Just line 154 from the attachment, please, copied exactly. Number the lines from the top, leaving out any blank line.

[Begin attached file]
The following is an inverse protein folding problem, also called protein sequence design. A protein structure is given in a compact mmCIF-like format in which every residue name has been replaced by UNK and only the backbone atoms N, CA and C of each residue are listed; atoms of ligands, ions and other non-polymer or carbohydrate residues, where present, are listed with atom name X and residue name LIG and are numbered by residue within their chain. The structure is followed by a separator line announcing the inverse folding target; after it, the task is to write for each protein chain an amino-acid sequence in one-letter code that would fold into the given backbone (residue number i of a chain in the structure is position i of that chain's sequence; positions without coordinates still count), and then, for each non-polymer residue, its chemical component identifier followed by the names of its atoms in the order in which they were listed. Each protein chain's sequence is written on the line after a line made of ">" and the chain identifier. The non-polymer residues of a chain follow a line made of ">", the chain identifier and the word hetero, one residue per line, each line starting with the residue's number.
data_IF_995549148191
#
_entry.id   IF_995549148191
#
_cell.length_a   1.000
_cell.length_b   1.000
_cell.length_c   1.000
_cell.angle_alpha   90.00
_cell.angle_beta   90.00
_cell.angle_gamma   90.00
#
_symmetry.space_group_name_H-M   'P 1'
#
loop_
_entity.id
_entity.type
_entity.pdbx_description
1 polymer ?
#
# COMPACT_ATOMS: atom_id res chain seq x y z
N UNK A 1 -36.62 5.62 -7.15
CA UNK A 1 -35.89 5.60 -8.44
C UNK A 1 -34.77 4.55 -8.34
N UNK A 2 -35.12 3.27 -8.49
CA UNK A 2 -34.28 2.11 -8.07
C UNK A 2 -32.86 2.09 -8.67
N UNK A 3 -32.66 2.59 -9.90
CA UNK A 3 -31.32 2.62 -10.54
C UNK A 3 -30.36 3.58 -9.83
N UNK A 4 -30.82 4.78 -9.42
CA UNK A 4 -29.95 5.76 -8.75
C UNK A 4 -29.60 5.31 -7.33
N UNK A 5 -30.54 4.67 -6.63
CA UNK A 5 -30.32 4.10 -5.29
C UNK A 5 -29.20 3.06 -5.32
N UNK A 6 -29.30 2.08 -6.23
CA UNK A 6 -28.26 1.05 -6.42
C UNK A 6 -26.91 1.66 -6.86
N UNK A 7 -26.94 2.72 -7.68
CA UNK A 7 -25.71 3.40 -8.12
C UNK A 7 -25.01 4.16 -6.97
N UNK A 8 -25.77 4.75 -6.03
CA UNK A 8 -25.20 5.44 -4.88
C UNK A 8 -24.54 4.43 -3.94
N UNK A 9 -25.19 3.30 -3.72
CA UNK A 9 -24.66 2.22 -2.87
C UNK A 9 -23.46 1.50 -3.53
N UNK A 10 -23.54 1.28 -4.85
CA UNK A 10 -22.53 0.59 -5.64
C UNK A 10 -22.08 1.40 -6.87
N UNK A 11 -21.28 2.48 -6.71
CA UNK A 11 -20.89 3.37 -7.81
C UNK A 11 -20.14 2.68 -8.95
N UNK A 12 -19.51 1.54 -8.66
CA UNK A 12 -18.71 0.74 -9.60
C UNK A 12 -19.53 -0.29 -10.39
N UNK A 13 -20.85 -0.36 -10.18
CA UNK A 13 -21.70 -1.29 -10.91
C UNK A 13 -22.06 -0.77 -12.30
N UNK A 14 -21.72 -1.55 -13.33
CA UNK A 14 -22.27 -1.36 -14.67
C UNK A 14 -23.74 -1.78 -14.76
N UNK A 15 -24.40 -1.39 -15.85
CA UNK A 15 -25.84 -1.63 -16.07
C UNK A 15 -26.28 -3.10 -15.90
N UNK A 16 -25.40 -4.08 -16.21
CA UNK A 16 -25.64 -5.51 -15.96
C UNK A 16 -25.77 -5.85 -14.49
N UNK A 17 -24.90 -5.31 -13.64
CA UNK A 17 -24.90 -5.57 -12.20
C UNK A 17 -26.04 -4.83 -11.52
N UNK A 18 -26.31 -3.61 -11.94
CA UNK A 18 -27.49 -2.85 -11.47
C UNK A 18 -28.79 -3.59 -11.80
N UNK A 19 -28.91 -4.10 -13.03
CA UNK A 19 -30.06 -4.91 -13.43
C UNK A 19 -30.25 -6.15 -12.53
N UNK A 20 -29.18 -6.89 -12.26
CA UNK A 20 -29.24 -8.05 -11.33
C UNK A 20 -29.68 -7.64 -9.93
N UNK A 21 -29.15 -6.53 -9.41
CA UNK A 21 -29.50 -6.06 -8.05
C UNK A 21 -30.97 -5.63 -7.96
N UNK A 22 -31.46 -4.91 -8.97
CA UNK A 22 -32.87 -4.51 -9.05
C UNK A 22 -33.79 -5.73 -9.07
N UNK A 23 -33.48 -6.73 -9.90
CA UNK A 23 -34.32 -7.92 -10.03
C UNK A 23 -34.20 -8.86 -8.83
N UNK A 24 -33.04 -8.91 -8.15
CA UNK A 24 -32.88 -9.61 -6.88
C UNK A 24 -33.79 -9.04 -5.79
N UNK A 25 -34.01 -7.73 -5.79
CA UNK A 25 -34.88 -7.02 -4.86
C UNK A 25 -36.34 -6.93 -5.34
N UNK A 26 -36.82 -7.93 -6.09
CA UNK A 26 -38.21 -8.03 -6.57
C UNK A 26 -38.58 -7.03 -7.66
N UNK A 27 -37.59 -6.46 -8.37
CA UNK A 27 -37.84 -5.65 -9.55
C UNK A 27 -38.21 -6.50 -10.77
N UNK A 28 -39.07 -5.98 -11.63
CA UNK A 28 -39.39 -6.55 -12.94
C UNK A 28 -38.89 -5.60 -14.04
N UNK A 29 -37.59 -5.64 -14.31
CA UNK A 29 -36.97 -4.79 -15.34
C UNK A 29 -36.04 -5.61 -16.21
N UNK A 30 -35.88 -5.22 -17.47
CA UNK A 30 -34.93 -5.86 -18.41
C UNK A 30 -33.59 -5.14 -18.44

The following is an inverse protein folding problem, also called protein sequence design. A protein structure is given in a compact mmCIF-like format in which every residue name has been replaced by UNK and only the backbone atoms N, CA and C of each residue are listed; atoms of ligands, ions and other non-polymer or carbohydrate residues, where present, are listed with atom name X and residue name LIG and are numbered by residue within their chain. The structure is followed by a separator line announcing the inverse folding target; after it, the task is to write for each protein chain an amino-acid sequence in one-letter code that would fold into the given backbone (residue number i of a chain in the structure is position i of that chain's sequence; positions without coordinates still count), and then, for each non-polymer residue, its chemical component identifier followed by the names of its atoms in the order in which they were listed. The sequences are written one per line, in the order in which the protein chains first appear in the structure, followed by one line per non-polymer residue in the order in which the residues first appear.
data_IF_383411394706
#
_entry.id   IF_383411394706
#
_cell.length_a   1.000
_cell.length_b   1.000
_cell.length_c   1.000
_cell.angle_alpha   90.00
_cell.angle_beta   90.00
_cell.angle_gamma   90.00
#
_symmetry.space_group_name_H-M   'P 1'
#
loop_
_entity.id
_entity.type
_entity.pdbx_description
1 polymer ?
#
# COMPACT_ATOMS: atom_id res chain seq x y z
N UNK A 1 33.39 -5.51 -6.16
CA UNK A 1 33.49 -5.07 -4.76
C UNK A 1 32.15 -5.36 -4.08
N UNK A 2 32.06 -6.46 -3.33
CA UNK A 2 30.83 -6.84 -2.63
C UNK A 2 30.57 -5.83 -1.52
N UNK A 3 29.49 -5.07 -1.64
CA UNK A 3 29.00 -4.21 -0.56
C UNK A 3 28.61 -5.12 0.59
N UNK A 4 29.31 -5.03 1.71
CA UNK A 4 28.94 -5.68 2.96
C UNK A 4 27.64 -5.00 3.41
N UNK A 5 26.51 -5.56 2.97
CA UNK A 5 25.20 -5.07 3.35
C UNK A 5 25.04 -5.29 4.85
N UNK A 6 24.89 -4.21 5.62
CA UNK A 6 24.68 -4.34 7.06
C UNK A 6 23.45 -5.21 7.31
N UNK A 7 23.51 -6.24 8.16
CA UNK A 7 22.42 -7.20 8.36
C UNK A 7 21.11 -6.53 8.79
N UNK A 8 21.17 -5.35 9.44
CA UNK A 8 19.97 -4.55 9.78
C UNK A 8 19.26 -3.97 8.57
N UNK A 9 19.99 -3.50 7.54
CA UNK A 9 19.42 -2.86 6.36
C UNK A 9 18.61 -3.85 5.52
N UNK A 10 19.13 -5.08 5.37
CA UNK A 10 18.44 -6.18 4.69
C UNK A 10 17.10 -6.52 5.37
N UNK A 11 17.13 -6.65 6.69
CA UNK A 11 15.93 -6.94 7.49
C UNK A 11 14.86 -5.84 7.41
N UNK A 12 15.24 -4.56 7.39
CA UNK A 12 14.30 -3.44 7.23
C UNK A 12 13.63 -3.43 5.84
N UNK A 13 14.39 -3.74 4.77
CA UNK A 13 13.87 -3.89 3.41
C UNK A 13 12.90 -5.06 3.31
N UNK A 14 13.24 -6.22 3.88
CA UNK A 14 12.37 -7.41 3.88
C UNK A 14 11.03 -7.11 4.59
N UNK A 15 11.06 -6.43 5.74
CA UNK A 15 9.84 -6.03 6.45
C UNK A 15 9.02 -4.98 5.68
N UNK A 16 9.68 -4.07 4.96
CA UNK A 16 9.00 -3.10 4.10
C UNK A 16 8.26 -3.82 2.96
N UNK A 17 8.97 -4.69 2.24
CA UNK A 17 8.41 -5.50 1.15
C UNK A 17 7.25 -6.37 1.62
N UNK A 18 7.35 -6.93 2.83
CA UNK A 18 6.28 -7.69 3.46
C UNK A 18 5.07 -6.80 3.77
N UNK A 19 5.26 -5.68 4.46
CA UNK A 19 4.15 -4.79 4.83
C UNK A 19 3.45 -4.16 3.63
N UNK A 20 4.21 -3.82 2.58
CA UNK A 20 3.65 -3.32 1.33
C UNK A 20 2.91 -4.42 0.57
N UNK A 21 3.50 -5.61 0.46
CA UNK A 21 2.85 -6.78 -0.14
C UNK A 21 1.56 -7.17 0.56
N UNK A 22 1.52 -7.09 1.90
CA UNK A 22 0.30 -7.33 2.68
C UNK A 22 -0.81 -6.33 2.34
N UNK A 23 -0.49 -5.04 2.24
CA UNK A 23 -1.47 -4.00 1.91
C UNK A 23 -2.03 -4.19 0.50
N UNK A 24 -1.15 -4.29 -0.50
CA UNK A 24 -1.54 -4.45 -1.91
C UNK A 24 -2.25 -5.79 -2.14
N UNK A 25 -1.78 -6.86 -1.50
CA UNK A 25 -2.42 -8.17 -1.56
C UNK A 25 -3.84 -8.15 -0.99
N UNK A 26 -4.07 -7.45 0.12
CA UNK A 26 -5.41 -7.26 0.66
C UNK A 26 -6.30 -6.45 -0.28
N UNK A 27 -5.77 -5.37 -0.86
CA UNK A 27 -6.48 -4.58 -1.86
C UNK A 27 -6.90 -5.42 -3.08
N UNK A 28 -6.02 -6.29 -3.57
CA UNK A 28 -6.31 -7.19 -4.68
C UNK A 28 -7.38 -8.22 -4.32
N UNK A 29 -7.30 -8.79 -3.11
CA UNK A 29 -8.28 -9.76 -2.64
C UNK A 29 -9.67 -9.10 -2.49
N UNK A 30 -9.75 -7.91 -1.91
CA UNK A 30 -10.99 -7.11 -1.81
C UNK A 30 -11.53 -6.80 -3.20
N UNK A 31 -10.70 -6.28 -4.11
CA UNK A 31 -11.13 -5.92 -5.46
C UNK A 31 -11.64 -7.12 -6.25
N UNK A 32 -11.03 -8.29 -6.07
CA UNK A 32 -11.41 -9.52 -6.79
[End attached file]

N UNK A 8 21.17 -5.35 9.44